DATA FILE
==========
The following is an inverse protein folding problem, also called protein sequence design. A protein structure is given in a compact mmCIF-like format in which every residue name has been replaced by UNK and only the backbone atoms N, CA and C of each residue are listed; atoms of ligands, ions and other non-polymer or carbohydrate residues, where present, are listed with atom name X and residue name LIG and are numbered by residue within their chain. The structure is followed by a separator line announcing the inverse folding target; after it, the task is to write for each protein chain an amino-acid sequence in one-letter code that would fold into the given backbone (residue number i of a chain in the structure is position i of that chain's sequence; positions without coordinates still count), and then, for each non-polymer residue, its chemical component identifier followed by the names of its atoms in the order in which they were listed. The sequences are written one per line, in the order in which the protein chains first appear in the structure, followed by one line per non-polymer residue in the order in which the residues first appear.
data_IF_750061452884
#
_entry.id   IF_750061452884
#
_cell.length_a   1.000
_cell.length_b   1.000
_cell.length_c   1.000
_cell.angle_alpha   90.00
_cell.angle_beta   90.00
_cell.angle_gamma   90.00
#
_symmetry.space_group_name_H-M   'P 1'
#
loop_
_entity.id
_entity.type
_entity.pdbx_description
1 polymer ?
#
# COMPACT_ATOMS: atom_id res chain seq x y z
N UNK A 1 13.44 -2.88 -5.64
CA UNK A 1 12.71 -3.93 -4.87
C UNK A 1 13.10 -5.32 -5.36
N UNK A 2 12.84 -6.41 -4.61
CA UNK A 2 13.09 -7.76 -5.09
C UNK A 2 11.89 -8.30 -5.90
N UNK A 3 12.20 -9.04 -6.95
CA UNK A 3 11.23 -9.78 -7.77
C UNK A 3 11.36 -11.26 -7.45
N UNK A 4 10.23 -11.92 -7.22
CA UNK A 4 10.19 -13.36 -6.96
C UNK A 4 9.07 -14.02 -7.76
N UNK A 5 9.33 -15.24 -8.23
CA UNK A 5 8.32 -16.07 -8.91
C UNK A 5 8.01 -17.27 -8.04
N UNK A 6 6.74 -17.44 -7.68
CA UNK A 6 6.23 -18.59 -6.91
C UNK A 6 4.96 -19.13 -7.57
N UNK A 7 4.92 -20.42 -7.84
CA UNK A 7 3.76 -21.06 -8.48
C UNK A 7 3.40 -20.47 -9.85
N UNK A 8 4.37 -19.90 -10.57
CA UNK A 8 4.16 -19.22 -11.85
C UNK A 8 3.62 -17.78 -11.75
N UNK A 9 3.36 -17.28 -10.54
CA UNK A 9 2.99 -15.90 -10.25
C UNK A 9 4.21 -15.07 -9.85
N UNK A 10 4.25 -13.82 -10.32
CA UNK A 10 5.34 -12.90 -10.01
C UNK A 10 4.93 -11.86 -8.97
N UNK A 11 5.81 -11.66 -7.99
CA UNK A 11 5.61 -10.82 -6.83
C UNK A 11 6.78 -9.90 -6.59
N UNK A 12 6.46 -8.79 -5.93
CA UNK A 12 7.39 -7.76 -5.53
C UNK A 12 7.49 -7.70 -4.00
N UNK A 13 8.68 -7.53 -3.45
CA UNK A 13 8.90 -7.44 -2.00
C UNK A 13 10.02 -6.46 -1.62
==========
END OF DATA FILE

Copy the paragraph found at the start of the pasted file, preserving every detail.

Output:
The following is an inverse protein folding problem, also called protein sequence design. A protein structure is given in a compact mmCIF-like format in which every residue name has been replaced by UNK and only the backbone atoms N, CA and C of each residue are listed; atoms of ligands, ions and other non-polymer or carbohydrate residues, where present, are listed with atom name X and residue name LIG and are numbered by residue within their chain. The structure is followed by a separator line announcing the inverse folding target; after it, the task is to write for each protein chain an amino-acid sequence in one-letter code that would fold into the given backbone (residue number i of a chain in the structure is position i of that chain's sequence; positions without coordinates still count), and then, for each non-polymer residue, its chemical component identifier followed by the names of its atoms in the order in which they were listed. The sequences are written one per line, in the order in which the protein chains first appear in the structure, followed by one line per non-polymer residue in the order in which the residues first appear.